On the other hand, the resistance from a certain section of the Christian community to the group’s establishment and registration can only lead to unnecessary friction based on unfounded fear. It is not as if the organisation is on a massive conversion programme so as to pose a challenge to Christianity.

What the law says

First let’s establish if Atheists in Kenya qualifies to be registered in accordance with the laws of the country. According to the Societies Act the term “society” refers to any “club, company, partnership, or other association of ten or more persons”.

Atheists in Kenya does have more than ten members, according to its claim. Is it an unlawful society as it stands? Not if it has applied for registration within 28 days of its formation and “if it has not been notified of the determination of its application”. As it stands the organisation has applied for its registration and has not been formally informed of the decision from the registrar of societies.

The law provides guidelines for the rejection of an application by a society. The grounds on which it can do this is if the registrar

has reasonable cause to believe that the society has among its objects, or is likely to pursue or to be used for, any unlawful purpose or any purpose prejudicial to or incompatible with peace, welfare or good order in Kenya, or that the interests of peace, welfare of good order in Kenya would otherwise be likely to suffer prejudice by reason of the registration of the society.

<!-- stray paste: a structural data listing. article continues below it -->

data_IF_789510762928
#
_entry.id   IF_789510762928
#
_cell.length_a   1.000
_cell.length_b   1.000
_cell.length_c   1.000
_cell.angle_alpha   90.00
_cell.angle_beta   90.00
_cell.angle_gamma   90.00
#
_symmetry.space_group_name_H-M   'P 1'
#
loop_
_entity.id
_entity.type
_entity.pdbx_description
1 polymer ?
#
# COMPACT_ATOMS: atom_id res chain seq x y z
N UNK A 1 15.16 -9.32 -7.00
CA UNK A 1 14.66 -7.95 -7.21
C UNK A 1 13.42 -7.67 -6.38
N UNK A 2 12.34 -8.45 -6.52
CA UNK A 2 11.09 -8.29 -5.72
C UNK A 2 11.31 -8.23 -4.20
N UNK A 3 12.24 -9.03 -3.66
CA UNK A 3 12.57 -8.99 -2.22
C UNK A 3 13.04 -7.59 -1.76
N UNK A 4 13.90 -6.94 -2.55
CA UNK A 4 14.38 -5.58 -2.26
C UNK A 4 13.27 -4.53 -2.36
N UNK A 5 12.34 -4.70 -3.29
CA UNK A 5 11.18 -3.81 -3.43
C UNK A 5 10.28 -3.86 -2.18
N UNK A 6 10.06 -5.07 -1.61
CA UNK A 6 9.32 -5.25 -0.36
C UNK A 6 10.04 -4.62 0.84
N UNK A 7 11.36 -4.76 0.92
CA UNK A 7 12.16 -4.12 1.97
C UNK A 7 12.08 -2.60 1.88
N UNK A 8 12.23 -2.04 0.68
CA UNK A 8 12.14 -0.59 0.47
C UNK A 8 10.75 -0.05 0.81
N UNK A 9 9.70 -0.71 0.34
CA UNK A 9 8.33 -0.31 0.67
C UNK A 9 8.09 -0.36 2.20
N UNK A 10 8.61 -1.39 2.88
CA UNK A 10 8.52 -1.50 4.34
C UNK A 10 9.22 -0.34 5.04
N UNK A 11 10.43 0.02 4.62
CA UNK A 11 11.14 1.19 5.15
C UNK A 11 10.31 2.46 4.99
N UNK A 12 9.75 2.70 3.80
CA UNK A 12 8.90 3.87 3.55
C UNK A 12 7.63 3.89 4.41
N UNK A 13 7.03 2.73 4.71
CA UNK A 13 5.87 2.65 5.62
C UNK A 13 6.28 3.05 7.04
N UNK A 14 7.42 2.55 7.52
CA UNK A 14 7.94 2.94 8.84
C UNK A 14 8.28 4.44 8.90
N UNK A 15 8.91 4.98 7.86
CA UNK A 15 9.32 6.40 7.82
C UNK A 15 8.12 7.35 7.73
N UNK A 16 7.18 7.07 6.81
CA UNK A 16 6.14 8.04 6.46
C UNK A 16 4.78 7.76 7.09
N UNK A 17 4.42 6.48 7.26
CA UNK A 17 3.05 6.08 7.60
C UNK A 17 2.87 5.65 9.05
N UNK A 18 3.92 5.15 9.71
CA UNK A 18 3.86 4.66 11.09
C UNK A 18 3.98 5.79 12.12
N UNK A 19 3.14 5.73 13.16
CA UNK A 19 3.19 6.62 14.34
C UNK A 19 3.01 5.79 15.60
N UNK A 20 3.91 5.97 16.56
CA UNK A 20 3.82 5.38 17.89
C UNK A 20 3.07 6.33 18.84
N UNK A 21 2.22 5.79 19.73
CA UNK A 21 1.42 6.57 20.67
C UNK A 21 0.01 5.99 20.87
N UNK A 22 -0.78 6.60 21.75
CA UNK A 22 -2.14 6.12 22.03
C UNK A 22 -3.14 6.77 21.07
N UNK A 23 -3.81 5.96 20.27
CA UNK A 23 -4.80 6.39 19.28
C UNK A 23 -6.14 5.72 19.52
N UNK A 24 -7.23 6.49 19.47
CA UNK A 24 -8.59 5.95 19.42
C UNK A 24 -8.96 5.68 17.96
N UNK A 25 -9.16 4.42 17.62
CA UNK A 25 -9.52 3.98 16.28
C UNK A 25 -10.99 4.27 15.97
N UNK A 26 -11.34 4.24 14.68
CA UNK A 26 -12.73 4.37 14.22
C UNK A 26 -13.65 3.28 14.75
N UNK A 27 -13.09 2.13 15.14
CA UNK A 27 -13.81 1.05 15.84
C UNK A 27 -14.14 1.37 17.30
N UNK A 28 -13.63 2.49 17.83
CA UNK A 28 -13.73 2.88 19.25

There is no evidence thus far that Atheists in Kenya poses a threat to the nation of Kenya. The law provides for appeal to the minister against the decision and provides for appeal to the High Court. It would be interesting to see how far this matter goes.

What the constitution says

Notwithstanding the fact that the constitution does make explicit reference to belief in God, chapter two of the Kenyan constitution makes it explicitly clear that “there shall be no state religion”. Furthermore, chapter 2.10 and the Bill of Rights clearly provide an insight into the values that govern the constitution of Kenya. Taken together there is nothing in them to suggest any discrimination against minority groups.

When it comes to religious tolerance, the constitution clearly provides for the protection of one’s belief and opinion. Whether or not Kenya is a secular state can be debated, but the values enshrined in the constitution are clearly as secular as can be, and these provide protection to all citizens regardless of their worldviews.

Expression of belief in God in the constitution does not automatically make the country a religious one, but is rather an expression of the broader worldview of the nation. Notwithstanding the dominant worldview of any nation, democracies have clear statements in their “bill of rights” sections providing for the essential freedoms that underpin the expression of human conscience.

The constitutions of India and South Africa, and the First Amendment to the US constitution, are clear examples of such statements of tolerance in society.

In my view, the most fundamental ethical responsibility of any nation or society is to offer protection to its minority communities against the dominance of majority worldviews.

The Conversation

P. Pratap Kumar, Professor of Hinduism and Comparative Religion, University of KwaZulu-Natal

This article was originally published on The Conversation. Read the original article.

- The Conversation